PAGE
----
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ORIGINAL ARTICLE
Year : 2019  |  Volume : 13  |  Issue : 3  |  Page : 547-553

Fascia iliaca block as an anesthetic technique for: Acute lower limb ischemia


1 Department of Anesthesia and Surgical Intensive Care, Faculty of Medicine, Mansoura University, Mansoura, Egypt
2 Department of Vascular Surgery, Faculty of Medicine, Mansoura University, Mansoura, Egypt
3 Department of General Surgery, Faculty of Medicine, Mansoura University, Mansoura, Egypt

Correspondence Address:
Reem Abdelraouf Elsharkawy
Department of Anesthesia and Surgical Intensive Care, Faculty of Medicine, Mansoura University, Mansoura
Egypt
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Source of Support: None, Conflict of Interest: None


DOI: 10.4103/aer.AER_90_19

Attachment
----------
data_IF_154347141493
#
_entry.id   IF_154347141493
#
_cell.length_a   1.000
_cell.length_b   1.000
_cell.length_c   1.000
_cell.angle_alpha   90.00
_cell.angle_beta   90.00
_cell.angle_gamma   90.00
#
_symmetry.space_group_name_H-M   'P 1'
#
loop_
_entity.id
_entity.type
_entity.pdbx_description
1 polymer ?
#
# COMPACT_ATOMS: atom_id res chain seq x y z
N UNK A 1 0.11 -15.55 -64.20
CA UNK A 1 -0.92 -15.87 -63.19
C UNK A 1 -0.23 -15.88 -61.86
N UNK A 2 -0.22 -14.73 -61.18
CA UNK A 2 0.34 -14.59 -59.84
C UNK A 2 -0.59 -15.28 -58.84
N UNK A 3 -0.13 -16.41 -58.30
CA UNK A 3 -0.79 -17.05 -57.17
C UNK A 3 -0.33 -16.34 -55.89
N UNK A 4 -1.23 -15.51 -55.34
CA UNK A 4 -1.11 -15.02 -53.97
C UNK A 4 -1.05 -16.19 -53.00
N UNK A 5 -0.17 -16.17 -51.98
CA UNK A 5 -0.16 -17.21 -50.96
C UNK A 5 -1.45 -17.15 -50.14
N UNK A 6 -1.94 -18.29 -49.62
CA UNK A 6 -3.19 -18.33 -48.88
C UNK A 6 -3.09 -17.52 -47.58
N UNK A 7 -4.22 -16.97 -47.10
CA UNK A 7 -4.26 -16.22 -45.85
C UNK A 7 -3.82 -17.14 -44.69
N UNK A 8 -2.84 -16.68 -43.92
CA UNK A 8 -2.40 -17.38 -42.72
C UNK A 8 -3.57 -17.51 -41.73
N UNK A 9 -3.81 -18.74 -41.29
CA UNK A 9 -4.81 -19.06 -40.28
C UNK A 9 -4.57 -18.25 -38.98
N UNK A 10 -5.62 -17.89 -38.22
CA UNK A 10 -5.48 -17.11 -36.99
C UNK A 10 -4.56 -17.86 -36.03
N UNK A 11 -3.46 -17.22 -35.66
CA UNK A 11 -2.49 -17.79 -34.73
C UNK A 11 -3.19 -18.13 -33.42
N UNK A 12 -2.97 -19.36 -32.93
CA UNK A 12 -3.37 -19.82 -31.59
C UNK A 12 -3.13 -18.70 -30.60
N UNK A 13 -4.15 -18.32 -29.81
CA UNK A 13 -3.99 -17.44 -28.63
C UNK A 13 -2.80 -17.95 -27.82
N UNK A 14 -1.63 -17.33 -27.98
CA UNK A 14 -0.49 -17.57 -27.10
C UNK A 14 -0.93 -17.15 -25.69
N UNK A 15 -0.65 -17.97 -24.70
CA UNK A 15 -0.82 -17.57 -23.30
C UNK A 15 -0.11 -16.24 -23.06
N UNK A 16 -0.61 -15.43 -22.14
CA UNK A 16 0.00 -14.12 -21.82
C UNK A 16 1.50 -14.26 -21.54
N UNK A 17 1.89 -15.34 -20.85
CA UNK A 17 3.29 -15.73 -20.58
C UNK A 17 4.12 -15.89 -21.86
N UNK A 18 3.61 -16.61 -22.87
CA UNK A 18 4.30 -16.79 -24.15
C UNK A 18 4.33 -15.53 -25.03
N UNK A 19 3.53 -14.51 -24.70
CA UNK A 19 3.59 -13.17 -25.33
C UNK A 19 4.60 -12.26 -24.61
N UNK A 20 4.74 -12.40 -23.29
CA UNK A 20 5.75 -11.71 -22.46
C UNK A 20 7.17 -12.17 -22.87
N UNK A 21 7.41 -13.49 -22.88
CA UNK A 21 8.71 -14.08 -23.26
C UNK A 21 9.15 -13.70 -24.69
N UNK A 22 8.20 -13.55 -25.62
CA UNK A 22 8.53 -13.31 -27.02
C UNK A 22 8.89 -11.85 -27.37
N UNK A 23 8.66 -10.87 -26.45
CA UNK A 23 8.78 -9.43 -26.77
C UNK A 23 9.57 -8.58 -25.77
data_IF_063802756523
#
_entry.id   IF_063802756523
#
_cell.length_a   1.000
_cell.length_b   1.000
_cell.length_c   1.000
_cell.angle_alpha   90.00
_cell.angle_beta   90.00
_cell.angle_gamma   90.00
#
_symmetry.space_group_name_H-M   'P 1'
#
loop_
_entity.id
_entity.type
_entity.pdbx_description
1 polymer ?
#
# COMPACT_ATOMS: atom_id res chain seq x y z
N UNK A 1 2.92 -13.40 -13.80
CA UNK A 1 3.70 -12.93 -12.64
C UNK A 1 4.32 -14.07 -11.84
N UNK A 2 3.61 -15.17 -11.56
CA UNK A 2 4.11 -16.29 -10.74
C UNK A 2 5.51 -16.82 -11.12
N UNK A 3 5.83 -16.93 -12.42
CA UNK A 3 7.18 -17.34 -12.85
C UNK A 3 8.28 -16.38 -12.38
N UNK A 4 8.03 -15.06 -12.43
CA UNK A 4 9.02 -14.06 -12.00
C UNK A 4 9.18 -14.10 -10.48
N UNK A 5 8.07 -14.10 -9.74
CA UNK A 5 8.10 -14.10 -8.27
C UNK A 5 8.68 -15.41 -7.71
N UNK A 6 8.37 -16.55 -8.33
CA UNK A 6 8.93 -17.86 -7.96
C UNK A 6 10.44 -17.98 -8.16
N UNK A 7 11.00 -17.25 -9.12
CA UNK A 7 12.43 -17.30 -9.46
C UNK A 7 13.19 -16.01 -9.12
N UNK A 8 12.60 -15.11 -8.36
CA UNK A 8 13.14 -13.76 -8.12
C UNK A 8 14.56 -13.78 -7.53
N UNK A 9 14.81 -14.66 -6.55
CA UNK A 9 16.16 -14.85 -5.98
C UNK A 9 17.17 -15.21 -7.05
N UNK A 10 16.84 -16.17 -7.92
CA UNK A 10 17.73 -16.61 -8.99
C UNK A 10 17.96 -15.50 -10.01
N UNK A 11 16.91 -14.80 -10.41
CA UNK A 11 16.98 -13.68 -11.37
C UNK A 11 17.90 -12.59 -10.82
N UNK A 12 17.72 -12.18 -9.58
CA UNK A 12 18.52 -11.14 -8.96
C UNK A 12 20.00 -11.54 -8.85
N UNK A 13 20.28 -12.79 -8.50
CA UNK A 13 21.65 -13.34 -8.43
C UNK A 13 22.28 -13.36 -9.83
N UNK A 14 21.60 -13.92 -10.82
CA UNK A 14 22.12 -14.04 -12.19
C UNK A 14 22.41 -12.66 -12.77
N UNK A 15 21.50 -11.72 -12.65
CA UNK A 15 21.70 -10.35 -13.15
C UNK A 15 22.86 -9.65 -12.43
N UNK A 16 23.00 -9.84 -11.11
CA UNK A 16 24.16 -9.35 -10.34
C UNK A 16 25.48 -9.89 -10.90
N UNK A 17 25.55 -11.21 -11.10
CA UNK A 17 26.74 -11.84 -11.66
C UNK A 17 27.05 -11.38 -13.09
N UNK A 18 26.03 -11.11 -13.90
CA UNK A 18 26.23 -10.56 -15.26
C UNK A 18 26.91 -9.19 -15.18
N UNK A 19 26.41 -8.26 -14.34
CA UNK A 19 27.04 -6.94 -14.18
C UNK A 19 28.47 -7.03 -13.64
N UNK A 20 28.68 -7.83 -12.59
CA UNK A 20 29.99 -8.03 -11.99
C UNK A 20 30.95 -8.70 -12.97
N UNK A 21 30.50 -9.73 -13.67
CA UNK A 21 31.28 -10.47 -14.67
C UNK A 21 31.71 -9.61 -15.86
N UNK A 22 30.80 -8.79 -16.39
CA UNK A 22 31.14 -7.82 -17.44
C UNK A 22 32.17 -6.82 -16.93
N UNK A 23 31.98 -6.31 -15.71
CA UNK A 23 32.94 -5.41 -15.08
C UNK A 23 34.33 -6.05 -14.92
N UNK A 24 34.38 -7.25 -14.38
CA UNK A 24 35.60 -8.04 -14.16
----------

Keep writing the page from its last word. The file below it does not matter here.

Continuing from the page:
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Purpose: The purpose of this study is to evaluate the efficacy of preoperative fascia iliaca block (FIB) as a sole anesthetic technique in transfemoral thromboembolectomy of unilateral acute lower limb ischemia compared to unilateral spinal anesthesia (SA) as a primary outcome. Hemodynamic variation, postoperative pain score, and the first demand for analgesia with the total postoperative analgesic required in the 1st postoperative day were considered as the secondary outcome. Patients and Methods: This prospective randomized controlled study included two groups of patients aged between 40 and 70 years, who underwent transfemoral thrombectomy for acute unilateral lower limb ischemia. Patients in the spinal group (SA) (n = 56): underwent unilateral SA using 10 mg bupivacaine 0.5% and patients in the group FIB (n = 56): received FIB with 30 mL of 0.25% bupivacaine. Sensory block was evaluated over the incisional area with 3-point scale. If the sensory block did not reach zero grade after 30 min, the patient received general anesthesia. Results: The incidence of the successful block was 100% in the SA group compared to 80.35% in the FIB group. There was a significant decrease in recorded heart rate and mean blood pressure within the SA group at 3, 10, and 20 min and 3, 20, and 45 min, respectively. Values of visual analog scale decreased significantly in SA group compared to that of the FIB group immediately and 1 h postoperative. However, the time for the first postoperative analgesic requirement and morphine consumption was comparable between the groups. Conclusion: Preoperative FIB could be considered as a promising alternative anesthetic technique to SA with better hemodynamic parameters in patients undergoing transfemoral thrombectomy for acute lower limb ischemia. It could be also due to limited precautions considered the first choice over SA for patients on perioperative anticoagulants.


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